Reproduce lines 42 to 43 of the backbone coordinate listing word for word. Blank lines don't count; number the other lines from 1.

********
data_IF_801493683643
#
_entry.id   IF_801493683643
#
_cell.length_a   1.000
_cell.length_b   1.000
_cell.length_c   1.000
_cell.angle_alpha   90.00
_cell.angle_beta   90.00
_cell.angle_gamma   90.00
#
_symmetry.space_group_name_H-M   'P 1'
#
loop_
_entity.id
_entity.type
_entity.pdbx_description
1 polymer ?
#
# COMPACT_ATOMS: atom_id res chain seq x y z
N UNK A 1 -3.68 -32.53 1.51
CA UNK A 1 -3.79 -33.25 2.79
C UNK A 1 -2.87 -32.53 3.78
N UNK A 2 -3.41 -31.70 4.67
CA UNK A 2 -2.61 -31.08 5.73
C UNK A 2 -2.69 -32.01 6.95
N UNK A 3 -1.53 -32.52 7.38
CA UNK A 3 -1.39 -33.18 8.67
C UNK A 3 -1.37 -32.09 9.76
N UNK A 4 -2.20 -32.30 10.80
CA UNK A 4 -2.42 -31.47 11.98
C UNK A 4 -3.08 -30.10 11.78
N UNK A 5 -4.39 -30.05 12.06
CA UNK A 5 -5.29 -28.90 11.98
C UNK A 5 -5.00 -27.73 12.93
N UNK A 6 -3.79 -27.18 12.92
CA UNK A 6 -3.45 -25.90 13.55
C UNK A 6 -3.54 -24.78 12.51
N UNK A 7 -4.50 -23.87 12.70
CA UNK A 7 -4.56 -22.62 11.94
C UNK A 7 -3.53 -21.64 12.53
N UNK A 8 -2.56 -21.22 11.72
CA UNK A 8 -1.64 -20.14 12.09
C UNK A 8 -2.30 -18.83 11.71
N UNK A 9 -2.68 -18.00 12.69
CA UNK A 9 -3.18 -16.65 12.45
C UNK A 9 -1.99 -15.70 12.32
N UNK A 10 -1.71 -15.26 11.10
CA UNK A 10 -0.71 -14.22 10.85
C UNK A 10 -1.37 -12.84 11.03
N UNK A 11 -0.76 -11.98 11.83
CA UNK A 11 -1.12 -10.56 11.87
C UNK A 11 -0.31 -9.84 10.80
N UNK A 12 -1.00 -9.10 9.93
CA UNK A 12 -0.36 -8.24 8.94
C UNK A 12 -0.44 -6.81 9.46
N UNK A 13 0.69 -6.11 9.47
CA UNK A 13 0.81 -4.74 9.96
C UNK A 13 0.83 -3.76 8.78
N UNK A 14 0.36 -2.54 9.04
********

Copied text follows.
N UNK A 8 -2.56 -21.22 11.72
CA UNK A 8 -1.64 -20.14 12.09